The City of Port Alberni may need to pull back on services in order to keep municipal taxes to a manageable increase in 2017 while still funding necessary capital projects, says new CAO Tim Pley.
The city’s five-year financial plan 2016 – 2020, that was adopted in May 2016, included an anticipated 17.1 per cent budget increase in 2017, but Pley suggests three per cent would be more realistic.
“I don’t think any of us thought we were going to increase our spending by 17 per cent next year,” Tim Pley, City of Port Alberni CAO, said at an Oct. 24 council meeting.
When introducing the city’s upcoming budget process for its five-year financial plan (2017-2021), Pley stated that the city is experiencing an infrastructure deficit.
“This is something facing local governments all across North America because infrastructure is aging and costs to renew the infrastructure is beyond the capacity of governments,” Pley said. “We’re patching and hoping the patching will last a little longer and hoping that some money will emerge.”
Pley suggests targeting a tax increase of three per cent.
“If inflation is 1.5 to 2 per cent for example, if we increase taxes moderately above that and we stem moderately below that, then over the course of time we’re going to start to free up some money and we can put that money into infrastructure.”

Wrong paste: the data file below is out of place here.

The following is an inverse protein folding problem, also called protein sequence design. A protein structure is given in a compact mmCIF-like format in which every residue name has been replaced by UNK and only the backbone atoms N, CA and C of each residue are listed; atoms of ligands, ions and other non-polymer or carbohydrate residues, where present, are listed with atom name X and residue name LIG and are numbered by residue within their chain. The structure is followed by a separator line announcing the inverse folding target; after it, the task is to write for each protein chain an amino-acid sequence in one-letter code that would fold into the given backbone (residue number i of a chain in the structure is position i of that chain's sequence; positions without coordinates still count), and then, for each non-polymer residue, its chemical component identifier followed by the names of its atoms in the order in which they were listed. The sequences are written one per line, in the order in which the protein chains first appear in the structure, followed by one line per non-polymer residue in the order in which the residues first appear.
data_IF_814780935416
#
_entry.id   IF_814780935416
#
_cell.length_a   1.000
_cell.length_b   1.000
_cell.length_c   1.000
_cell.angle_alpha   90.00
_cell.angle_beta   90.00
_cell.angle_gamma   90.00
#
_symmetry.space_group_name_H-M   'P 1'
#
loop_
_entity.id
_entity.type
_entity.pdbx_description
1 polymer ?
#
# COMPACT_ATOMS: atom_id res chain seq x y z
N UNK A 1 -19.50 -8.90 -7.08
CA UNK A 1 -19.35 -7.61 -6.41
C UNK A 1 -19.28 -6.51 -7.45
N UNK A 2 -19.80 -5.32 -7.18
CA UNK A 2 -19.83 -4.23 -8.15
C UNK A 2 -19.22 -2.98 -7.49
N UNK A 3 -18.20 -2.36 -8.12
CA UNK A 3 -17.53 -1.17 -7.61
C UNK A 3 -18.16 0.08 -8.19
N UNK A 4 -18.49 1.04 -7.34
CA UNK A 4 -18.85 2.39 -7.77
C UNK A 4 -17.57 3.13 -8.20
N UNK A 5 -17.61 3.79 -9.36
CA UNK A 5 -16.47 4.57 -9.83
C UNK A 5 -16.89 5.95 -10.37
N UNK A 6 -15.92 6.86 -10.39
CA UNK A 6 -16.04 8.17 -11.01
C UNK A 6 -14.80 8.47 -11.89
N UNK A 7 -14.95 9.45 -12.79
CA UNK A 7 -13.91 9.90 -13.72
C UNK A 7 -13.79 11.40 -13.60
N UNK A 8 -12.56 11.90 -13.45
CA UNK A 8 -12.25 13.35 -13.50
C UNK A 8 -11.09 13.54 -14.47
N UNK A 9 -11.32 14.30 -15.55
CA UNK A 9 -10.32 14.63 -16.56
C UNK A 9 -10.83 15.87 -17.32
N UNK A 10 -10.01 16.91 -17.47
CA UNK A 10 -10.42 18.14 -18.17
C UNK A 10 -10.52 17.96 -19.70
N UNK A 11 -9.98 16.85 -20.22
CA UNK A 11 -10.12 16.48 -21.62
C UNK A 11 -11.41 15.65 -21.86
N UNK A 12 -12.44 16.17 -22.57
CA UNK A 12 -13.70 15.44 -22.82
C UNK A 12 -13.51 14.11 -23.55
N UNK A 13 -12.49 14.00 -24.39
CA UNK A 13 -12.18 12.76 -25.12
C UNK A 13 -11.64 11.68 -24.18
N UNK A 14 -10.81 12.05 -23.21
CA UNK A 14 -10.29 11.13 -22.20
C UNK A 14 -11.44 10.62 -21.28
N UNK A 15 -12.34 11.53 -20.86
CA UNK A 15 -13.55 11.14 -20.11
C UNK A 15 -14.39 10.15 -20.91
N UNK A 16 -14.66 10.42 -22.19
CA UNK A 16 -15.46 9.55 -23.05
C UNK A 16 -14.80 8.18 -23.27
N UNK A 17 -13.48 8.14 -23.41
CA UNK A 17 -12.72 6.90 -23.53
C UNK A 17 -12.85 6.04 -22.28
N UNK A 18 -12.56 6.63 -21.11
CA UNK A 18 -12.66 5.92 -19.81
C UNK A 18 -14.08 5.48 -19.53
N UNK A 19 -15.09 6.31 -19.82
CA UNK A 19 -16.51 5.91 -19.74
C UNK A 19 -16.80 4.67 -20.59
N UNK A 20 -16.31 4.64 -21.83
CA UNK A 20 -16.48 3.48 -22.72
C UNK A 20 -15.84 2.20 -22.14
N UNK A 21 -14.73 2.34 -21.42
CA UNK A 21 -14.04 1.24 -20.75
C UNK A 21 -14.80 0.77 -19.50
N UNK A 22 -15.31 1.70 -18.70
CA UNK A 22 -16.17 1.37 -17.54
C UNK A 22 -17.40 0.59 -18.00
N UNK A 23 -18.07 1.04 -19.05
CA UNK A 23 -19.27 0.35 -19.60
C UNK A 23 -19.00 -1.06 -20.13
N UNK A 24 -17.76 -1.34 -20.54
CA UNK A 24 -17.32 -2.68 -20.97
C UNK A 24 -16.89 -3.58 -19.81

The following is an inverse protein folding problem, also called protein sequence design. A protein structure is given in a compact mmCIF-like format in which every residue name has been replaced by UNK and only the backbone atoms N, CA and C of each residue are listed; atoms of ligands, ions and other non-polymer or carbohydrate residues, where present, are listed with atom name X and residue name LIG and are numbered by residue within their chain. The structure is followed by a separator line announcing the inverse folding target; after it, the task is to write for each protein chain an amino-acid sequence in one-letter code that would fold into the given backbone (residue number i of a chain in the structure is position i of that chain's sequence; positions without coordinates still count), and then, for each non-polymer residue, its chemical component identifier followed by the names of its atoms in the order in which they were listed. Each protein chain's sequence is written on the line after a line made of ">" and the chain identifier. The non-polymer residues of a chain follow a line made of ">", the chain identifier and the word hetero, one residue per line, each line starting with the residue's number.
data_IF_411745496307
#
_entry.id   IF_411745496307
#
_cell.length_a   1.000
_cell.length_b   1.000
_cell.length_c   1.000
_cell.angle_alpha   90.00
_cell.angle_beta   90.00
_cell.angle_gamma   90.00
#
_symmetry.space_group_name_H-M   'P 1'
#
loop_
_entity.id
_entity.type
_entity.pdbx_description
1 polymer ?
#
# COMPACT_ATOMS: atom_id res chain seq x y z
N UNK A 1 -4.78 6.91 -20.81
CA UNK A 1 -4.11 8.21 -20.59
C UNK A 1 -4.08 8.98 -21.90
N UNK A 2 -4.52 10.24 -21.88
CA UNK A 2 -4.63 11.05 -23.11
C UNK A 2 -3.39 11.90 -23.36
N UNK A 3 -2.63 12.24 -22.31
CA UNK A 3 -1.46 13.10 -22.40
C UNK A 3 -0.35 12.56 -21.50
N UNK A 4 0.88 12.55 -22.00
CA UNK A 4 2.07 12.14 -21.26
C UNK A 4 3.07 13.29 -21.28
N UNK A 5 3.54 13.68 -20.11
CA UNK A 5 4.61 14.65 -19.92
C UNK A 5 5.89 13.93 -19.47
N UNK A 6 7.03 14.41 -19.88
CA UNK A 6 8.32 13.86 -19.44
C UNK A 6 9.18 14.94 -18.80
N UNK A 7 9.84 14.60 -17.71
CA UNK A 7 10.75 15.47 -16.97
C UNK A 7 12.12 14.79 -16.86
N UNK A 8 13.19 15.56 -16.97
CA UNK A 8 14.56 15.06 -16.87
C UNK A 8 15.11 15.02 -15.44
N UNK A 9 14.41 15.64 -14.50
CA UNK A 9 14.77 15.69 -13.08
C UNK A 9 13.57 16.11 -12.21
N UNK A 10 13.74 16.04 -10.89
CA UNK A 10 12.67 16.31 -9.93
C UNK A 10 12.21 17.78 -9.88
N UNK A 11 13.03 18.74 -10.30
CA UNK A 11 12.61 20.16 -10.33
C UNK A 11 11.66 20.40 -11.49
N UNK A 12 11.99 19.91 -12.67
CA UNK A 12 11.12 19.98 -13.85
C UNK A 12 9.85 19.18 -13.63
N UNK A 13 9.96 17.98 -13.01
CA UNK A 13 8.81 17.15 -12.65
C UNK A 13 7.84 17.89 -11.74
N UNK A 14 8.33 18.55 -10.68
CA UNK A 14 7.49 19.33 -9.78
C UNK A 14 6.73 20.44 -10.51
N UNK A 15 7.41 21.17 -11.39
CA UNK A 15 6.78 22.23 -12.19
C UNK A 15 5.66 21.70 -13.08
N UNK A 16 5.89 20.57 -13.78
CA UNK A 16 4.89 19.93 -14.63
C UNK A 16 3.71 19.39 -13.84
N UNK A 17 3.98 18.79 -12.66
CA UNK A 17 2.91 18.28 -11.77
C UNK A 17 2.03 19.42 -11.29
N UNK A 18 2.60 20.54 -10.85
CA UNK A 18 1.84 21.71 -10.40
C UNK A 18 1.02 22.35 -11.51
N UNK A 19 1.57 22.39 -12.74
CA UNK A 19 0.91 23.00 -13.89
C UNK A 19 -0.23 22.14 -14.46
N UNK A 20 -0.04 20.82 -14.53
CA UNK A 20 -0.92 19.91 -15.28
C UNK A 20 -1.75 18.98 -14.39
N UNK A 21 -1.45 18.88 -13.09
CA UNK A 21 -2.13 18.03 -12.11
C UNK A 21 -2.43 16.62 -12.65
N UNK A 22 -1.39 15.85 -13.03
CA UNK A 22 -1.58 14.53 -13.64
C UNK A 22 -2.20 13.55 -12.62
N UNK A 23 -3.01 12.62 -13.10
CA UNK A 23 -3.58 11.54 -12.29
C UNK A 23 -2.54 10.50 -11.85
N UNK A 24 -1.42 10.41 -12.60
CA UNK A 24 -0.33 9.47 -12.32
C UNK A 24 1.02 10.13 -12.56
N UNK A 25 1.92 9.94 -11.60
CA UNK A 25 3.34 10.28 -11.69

Decreasing city spending over a long period of time, Pley said would mean services may also need to be decreased.
“We’re going to have to scale back intelligently and decide which services to provide to a lesser extent and which services we stop providing all together,” Pley said. “We need to strongly resist taking on new services.”
The lack of population growth in the city was also taken into account when planning for the five-year financial plan.
“We were a little over 20,000 people in 1980 and today we’re 17,500,” Pley said. “We’re trying to grow and I hope that we grow but if you look backwards over the past 30-35 years we haven’t grown and that has been a problem for us when we’re relying on the same tax base.
“If you look back at the trend we have to start asking ourselves if there’s going to be growth in the next five years and if there is, terrific, but what are the indicators that there will be growth and so we can budget and plan on growth and prosperity or we budget conservatively.”
Pley said the city needs to plan long-term and stick with the plan that they make.
“It’s one thing to draw it up…but we need to follow it day after day,” Pley said. “In early November it will be time to give direction on what we want 2021 to look like and then senior staff and myself will work on developing a draft budget.”